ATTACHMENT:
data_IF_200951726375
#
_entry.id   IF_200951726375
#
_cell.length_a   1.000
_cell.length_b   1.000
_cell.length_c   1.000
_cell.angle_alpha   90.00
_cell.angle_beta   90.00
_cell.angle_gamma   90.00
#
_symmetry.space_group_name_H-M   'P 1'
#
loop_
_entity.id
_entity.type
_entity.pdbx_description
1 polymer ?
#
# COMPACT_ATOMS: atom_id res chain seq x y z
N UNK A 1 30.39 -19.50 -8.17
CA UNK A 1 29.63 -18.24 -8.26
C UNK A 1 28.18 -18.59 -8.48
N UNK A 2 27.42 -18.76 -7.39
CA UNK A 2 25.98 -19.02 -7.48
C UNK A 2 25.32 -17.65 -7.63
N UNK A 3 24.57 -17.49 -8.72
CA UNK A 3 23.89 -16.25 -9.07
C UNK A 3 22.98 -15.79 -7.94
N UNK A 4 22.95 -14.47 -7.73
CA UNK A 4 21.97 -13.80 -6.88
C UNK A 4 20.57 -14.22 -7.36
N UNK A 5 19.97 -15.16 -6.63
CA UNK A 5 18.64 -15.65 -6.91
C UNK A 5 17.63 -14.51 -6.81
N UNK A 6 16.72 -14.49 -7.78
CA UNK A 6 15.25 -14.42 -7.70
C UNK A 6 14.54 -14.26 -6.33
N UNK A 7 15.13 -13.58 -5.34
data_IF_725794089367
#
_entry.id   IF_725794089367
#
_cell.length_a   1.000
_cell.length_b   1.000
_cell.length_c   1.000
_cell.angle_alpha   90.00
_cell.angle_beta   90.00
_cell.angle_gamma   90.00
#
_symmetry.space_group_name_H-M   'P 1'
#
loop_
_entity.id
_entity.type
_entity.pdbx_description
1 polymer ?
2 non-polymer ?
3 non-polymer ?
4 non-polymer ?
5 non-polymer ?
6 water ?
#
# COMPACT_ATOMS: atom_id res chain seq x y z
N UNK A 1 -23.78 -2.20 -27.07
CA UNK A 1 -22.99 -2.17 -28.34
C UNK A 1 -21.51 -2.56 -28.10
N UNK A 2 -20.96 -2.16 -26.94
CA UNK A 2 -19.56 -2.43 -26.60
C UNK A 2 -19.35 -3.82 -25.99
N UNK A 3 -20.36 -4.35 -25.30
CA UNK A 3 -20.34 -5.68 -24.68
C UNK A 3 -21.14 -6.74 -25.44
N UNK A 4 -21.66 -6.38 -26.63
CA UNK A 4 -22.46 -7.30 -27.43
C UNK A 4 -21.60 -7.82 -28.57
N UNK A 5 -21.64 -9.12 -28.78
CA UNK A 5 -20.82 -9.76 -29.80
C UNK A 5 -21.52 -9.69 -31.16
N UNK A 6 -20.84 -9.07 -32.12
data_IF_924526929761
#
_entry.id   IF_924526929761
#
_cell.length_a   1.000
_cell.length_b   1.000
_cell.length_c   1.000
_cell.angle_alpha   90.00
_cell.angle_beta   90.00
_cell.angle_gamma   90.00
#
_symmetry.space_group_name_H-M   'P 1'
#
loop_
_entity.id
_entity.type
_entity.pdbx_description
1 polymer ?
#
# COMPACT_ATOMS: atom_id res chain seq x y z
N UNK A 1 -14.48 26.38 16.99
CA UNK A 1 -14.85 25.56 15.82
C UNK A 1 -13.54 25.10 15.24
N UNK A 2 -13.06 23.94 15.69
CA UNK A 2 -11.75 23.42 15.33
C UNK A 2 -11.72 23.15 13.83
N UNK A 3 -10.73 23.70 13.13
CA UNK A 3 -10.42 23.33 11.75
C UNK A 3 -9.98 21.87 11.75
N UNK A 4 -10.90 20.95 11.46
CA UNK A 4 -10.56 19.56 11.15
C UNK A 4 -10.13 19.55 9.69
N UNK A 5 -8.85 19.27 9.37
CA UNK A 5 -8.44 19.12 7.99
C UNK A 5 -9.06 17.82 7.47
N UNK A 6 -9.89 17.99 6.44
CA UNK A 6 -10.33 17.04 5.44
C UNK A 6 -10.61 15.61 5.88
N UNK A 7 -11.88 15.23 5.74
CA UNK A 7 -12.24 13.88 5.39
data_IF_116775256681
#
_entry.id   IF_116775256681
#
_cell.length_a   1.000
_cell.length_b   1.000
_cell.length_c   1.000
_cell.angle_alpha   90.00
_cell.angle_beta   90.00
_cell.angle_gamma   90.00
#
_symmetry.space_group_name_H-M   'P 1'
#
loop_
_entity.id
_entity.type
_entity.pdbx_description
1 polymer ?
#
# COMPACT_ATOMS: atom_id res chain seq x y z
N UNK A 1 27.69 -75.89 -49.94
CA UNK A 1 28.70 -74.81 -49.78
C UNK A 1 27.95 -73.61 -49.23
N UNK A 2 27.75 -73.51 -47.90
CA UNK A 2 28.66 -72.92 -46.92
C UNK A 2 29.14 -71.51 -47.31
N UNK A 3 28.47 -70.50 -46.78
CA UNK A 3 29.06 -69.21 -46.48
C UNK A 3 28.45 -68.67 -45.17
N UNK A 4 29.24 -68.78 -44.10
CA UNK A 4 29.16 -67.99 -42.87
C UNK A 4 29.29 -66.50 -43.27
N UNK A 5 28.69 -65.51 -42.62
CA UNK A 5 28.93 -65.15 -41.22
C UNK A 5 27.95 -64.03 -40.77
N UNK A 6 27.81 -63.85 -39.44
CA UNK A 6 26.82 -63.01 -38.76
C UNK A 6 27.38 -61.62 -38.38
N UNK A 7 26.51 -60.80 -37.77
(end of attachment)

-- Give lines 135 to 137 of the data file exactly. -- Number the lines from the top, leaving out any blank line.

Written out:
_entity.id
_entity.type
_entity.pdbx_description